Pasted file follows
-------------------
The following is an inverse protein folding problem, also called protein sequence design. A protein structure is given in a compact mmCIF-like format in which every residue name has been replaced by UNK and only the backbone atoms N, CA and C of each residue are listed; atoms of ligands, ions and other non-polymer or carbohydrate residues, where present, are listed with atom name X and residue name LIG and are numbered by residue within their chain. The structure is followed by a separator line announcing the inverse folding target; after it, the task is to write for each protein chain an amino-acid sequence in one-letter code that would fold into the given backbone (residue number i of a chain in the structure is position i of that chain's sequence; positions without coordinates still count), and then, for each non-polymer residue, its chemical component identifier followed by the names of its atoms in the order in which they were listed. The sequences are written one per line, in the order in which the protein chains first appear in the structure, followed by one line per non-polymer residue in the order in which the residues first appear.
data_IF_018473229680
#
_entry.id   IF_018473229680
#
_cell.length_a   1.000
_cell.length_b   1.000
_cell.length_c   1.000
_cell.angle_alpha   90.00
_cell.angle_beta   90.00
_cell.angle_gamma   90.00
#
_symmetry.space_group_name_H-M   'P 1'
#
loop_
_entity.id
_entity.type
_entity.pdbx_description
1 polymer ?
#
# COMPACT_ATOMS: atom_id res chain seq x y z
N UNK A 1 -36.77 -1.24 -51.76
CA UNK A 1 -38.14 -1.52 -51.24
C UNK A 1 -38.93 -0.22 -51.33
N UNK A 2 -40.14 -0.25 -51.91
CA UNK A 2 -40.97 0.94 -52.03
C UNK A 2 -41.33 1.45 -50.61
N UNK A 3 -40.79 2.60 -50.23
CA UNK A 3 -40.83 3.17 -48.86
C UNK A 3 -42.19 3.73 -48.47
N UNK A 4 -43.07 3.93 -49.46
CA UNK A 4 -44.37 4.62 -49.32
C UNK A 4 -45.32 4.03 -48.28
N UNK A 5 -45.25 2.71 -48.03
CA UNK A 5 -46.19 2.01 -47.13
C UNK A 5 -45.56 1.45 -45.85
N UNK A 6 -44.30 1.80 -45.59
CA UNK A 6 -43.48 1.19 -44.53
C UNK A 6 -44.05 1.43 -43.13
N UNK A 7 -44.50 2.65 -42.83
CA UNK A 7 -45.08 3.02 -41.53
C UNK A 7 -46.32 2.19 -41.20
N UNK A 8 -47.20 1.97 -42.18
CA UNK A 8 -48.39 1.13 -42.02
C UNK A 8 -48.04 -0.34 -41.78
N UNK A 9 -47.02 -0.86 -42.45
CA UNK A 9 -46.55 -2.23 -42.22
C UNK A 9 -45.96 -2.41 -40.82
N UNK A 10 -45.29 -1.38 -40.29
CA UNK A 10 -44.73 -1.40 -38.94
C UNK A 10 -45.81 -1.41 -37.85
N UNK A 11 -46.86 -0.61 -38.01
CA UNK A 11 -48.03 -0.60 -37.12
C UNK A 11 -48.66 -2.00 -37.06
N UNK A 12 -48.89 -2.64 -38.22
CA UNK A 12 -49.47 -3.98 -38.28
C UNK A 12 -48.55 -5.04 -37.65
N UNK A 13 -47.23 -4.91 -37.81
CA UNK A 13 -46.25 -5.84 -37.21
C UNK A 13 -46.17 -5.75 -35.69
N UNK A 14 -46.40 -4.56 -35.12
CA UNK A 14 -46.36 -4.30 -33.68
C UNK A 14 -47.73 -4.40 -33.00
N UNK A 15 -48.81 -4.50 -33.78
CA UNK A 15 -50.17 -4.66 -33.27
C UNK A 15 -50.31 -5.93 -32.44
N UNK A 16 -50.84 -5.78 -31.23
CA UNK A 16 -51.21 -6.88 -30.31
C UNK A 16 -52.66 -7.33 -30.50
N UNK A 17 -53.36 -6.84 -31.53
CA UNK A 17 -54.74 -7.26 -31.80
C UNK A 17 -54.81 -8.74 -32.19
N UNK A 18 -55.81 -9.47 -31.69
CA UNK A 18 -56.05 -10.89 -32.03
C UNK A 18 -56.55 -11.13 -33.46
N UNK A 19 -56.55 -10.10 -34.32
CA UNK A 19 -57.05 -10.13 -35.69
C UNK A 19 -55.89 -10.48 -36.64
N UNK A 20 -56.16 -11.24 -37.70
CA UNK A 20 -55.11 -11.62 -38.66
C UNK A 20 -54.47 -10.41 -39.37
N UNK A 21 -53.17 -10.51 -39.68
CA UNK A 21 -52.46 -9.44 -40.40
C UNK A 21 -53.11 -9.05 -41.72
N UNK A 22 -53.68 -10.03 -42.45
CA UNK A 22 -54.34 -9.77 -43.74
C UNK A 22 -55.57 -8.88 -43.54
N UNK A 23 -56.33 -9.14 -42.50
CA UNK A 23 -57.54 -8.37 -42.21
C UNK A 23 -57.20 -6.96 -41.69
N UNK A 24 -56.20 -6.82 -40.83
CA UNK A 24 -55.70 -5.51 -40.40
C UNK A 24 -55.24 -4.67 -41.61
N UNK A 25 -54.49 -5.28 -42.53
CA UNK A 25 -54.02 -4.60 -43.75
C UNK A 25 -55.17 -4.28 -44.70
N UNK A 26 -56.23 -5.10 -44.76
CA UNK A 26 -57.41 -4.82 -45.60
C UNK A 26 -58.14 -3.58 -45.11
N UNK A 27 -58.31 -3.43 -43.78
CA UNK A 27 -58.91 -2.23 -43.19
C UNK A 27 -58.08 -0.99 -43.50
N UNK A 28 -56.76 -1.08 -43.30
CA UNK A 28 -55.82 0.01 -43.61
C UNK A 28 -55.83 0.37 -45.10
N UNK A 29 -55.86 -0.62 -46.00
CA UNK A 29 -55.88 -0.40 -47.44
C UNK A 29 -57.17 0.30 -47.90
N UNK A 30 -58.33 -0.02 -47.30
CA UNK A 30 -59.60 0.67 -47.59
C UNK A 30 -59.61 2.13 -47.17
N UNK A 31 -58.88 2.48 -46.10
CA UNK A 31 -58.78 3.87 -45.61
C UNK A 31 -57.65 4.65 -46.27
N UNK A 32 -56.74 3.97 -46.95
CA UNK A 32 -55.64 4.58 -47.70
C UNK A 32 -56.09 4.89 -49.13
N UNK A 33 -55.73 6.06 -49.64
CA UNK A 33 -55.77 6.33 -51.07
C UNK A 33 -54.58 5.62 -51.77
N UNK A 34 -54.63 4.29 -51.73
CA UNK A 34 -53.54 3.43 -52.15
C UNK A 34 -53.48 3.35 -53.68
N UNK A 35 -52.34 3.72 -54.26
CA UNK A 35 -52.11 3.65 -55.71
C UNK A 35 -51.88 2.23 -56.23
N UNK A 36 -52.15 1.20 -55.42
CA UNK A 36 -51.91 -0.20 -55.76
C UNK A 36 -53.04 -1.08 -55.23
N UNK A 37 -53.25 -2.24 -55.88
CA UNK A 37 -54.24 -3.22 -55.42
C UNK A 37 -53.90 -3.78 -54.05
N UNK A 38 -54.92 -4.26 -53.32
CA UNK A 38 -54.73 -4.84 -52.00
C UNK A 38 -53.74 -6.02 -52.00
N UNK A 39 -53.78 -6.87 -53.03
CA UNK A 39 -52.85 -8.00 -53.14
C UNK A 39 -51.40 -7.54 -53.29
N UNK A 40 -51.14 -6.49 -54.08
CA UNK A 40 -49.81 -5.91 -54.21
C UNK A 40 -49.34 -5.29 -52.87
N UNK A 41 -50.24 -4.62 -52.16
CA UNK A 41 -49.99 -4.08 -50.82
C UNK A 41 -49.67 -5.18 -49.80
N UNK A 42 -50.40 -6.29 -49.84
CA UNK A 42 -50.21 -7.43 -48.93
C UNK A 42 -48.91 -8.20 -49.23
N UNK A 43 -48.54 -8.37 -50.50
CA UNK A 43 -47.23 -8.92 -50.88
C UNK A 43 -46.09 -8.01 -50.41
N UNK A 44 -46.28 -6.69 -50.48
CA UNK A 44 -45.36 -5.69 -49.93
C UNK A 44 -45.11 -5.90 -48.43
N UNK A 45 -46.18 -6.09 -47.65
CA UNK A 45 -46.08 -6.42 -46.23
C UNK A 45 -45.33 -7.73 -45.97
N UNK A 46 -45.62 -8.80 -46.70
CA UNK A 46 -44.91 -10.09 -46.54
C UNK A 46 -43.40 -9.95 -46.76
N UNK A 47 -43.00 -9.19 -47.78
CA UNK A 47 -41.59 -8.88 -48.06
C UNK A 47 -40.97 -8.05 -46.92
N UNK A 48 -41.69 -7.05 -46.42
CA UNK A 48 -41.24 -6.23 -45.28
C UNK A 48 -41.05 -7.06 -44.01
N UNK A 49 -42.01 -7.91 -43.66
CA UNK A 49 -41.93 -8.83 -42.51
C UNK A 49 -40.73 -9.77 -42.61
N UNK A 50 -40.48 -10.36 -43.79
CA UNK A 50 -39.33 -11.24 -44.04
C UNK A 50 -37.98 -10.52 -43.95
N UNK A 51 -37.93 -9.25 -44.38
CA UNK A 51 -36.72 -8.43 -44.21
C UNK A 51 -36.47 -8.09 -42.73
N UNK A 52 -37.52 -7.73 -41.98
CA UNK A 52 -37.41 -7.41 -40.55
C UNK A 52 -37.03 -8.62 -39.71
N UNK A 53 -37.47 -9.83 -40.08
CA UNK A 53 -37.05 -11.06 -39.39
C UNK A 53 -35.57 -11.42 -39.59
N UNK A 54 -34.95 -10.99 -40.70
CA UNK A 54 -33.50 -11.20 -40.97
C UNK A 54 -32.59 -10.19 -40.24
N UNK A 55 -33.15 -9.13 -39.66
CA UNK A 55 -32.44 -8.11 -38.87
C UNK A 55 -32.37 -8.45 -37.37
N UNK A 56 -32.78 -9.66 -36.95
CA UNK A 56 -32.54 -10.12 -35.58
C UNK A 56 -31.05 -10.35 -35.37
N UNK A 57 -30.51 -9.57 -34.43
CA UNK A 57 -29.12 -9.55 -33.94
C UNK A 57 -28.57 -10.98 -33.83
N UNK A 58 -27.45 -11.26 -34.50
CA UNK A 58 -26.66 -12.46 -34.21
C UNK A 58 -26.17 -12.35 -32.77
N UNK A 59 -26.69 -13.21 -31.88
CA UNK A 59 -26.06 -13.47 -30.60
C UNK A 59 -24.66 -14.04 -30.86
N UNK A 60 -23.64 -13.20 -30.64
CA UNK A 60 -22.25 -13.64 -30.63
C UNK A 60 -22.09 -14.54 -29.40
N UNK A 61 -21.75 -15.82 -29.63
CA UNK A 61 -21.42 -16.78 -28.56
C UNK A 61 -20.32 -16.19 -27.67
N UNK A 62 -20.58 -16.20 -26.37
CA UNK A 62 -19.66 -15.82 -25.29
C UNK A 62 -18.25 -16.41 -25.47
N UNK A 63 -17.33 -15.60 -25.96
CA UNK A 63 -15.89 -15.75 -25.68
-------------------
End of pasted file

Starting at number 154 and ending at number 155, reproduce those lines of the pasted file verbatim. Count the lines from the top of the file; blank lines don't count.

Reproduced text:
N UNK A 45 -46.18 -6.09 -47.65
CA UNK A 45 -46.08 -6.42 -46.23